Management of obstetric postpartum hemorrhage: a national service evaluation of current practice in the UK
Authors Al Wattar BH, Tamblyn JA, Parry-Smith W, Prior M, Van Der Nelson H
Received 7 September 2016
Accepted for publication 26 October 2016
Published 17 January 2017 Volume 2017:10 Pages 1—6
Checked for plagiarism Yes
Review by Single anonymous peer review
Peer reviewer comments 2
Editor who approved publication: Professor Frank Papatheofanis
Bassel H Al Wattar,1,* Jennifer A Tamblyn,2,* William Parry-Smith,2,* Mathew Prior,3,* Helen Van Der Nelson4,*
On behalf of UK Audit and Research trainee Collaborative in Obstetrics and Gynaecology (UKARCOG)
1Women’s Health Research Unit, Barts and the London School of Medicine and Dentistry, Queen Mary University London, London, UK; 2Institute of Metabolism and Systems Research (IMSR), University of Birmingham, Birmingham, UK; 3Division of Child Health, Obstetrics & Gynaecology, School of Medicine, University of Nottingham, Nottingham, UK; 4Academic Centre for Women’s Health, North Bristol NHS Trust, Bristol, UK
Background: Postpartum hemorrhage (PPH) continues to be one of the major causes of maternal mortality and morbidity in obstetrics. Variations in practice often lead to adverse maternity outcomes following PPH. Our objective was to assess the current practice in managing PPH in the UK.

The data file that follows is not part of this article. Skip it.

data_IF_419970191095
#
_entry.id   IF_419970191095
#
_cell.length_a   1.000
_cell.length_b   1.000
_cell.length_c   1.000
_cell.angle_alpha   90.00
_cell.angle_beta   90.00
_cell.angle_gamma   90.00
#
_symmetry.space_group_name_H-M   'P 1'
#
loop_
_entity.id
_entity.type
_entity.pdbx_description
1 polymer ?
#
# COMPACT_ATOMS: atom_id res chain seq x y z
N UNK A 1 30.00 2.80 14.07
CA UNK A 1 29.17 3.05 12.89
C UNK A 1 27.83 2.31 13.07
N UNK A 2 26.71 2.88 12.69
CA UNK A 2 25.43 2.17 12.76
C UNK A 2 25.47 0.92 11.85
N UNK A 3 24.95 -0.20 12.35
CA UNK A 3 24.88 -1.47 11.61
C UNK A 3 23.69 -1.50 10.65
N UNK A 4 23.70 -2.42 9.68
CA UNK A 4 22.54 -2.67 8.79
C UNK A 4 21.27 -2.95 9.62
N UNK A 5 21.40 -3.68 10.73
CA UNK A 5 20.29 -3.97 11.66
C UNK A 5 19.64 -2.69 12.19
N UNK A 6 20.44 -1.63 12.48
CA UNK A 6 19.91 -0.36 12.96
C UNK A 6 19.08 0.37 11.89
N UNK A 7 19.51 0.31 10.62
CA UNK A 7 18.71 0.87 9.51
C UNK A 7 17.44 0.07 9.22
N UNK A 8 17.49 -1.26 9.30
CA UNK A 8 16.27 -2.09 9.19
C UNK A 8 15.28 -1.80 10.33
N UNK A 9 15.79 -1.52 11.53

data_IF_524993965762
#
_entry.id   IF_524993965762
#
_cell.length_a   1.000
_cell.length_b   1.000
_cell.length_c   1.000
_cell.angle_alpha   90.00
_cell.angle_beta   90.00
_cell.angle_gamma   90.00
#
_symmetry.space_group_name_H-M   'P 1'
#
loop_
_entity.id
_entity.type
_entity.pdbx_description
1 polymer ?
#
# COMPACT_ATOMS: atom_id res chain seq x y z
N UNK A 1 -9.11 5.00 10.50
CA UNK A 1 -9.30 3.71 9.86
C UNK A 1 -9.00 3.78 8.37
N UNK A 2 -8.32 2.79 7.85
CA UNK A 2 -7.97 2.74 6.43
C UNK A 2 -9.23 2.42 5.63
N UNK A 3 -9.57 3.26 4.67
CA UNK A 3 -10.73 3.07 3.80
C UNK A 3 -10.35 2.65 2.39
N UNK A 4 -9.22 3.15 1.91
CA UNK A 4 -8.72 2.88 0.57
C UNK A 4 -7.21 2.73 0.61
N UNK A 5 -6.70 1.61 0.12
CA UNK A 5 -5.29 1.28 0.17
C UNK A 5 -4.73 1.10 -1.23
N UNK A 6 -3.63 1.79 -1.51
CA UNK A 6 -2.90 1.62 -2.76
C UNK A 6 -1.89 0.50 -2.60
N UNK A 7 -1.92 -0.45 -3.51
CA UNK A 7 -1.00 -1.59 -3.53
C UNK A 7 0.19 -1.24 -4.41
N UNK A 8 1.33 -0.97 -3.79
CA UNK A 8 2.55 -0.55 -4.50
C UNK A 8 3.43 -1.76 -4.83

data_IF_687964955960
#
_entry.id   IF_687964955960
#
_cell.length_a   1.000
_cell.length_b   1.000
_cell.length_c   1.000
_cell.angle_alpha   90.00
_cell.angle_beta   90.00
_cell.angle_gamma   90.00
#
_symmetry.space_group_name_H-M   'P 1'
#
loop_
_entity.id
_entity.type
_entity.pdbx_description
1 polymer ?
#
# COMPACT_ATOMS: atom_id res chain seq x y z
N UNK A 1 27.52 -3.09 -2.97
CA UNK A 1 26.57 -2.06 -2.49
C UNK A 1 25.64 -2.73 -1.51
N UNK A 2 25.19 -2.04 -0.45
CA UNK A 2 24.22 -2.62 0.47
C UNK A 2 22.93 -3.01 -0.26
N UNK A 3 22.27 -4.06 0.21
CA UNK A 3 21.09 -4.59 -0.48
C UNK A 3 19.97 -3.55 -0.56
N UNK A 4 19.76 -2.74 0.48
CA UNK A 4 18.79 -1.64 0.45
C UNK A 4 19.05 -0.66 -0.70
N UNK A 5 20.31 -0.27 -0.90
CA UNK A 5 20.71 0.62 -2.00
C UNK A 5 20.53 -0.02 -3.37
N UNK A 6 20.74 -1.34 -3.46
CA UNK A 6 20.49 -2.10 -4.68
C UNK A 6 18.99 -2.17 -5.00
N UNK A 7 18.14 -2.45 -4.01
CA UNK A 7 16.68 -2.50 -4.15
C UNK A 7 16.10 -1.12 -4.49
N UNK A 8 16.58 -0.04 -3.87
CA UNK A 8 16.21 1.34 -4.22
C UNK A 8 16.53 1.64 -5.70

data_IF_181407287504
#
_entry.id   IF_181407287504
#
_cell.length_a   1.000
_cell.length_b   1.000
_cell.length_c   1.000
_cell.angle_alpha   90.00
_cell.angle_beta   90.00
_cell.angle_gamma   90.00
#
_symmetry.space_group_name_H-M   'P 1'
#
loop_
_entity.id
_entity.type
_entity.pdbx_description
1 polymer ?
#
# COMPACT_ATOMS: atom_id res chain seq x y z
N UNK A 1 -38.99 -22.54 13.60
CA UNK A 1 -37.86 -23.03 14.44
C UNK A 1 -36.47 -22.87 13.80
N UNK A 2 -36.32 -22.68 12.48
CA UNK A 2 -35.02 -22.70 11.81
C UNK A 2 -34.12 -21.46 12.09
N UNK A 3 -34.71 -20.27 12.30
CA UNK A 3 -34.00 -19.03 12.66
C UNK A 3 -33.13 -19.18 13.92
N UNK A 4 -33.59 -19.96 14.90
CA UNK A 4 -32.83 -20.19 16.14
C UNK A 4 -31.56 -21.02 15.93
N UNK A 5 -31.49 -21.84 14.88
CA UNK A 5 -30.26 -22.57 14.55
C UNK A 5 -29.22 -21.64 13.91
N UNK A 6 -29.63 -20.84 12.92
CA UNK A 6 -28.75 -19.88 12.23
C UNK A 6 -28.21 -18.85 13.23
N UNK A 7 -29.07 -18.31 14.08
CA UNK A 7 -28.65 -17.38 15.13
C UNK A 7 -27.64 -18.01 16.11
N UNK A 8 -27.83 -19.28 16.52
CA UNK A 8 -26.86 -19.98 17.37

Methods: We performed a national multicenter prospective service evaluation study over one calendar month and compared the current performance to national standards for managing PPH. We used a standardized data collection tool and collected data on patients’ demographics, incidence of PPH, estimated blood loss (EBL), prophylactic and treatment measures, onset of labor, and mode of delivery.
Results: We collected data from 98 obstetric units, including 3663 cases of primary PPH. Fifty percent of cases were minor PPH (EBL 500–1000 mL, n=1900/3613, 52.6%) and the remaining were moderate PPH (EBL >1000 to <2000 mL, n=1424/3613, 39.4%) and severe PPH (EBL >2000 mL, n=289/3613, 8%). The majority of women received active management of the third stage of labor (3504/3613, 97%) most commonly with Syntometrine intramuscular (1479/3613, 40.9%). More than half required one additional uterotonic agent (2364/3613, 65.4%) most commonly with Syntocinon intravenous infusion (1155/2364, 48.8%). There was a poor involvement of consultant obstetricians and anesthetists in managing PPH cases, which was more prevalent when managing major PPH (p=0.0001).
Conclusion: There are still variations in managing PPH in the UK against national guidelines. More senior doctor involvement and regular service evaluation are needed to improve maternal outcomes following PPH.
Keywords: pregnancy, obstetric hemorrhage, postpartum, service evaluation, collaborative, guideline, national
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